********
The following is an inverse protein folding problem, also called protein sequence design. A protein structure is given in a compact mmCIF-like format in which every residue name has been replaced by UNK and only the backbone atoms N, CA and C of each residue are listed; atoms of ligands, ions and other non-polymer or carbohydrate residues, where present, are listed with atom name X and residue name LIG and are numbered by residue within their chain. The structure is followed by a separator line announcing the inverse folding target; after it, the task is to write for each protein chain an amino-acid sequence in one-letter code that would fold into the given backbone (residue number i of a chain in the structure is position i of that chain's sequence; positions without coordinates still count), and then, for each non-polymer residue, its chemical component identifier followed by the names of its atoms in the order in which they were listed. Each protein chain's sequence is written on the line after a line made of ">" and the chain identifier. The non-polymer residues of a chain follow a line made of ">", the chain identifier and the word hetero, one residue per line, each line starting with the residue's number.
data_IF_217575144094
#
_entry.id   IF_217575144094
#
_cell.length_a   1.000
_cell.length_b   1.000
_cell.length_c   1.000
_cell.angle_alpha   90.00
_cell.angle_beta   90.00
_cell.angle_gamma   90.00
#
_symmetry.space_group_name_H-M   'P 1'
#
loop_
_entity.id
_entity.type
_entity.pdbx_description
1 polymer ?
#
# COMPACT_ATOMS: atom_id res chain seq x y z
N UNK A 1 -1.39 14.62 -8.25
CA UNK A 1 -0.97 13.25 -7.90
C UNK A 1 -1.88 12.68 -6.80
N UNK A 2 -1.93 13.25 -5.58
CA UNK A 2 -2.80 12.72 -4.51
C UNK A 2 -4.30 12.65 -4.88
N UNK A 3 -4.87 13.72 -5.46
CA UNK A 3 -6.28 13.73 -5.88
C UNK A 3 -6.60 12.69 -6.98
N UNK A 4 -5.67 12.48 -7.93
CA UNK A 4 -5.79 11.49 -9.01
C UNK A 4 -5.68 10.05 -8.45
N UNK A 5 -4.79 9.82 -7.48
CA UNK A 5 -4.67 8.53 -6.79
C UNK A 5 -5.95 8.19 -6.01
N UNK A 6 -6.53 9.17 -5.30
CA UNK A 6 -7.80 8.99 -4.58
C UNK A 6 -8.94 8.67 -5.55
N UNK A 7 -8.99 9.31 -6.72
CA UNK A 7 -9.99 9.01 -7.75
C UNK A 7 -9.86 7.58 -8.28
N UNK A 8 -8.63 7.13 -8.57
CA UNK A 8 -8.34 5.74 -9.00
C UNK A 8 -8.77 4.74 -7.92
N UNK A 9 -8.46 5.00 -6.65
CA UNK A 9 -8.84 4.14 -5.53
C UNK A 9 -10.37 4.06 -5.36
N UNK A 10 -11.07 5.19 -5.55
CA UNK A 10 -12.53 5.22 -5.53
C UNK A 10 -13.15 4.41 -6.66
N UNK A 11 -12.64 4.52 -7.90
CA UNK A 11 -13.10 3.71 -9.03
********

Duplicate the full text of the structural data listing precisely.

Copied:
The following is an inverse protein folding problem, also called protein sequence design. A protein structure is given in a compact mmCIF-like format in which every residue name has been replaced by UNK and only the backbone atoms N, CA and C of each residue are listed; atoms of ligands, ions and other non-polymer or carbohydrate residues, where present, are listed with atom name X and residue name LIG and are numbered by residue within their chain. The structure is followed by a separator line announcing the inverse folding target; after it, the task is to write for each protein chain an amino-acid sequence in one-letter code that would fold into the given backbone (residue number i of a chain in the structure is position i of that chain's sequence; positions without coordinates still count), and then, for each non-polymer residue, its chemical component identifier followed by the names of its atoms in the order in which they were listed. Each protein chain's sequence is written on the line after a line made of ">" and the chain identifier. The non-polymer residues of a chain follow a line made of ">", the chain identifier and the word hetero, one residue per line, each line starting with the residue's number.
data_IF_217575144094
#
_entry.id   IF_217575144094
#
_cell.length_a   1.000
_cell.length_b   1.000
_cell.length_c   1.000
_cell.angle_alpha   90.00
_cell.angle_beta   90.00
_cell.angle_gamma   90.00
#
_symmetry.space_group_name_H-M   'P 1'
#
loop_
_entity.id
_entity.type
_entity.pdbx_description
1 polymer ?
#
# COMPACT_ATOMS: atom_id res chain seq x y z
N UNK A 1 -1.39 14.62 -8.25
CA UNK A 1 -0.97 13.25 -7.90
C UNK A 1 -1.88 12.68 -6.80
N UNK A 2 -1.93 13.25 -5.58
CA UNK A 2 -2.80 12.72 -4.51
C UNK A 2 -4.30 12.65 -4.88
N UNK A 3 -4.87 13.72 -5.46
CA UNK A 3 -6.28 13.73 -5.88
C UNK A 3 -6.60 12.69 -6.98
N UNK A 4 -5.67 12.48 -7.93
CA UNK A 4 -5.79 11.49 -9.01
C UNK A 4 -5.68 10.05 -8.45
N UNK A 5 -4.79 9.82 -7.48
CA UNK A 5 -4.67 8.53 -6.79
C UNK A 5 -5.95 8.19 -6.01
N UNK A 6 -6.53 9.17 -5.30
CA UNK A 6 -7.80 8.99 -4.58
C UNK A 6 -8.94 8.67 -5.55
N UNK A 7 -8.99 9.31 -6.72
CA UNK A 7 -9.99 9.01 -7.75
C UNK A 7 -9.86 7.58 -8.28
N UNK A 8 -8.63 7.13 -8.57
CA UNK A 8 -8.34 5.74 -9.00
C UNK A 8 -8.77 4.74 -7.92
N UNK A 9 -8.46 5.00 -6.65
CA UNK A 9 -8.84 4.14 -5.53
C UNK A 9 -10.37 4.06 -5.36
N UNK A 10 -11.07 5.19 -5.55
CA UNK A 10 -12.53 5.22 -5.53
C UNK A 10 -13.15 4.41 -6.66
N UNK A 11 -12.64 4.52 -7.90
CA UNK A 11 -13.10 3.71 -9.03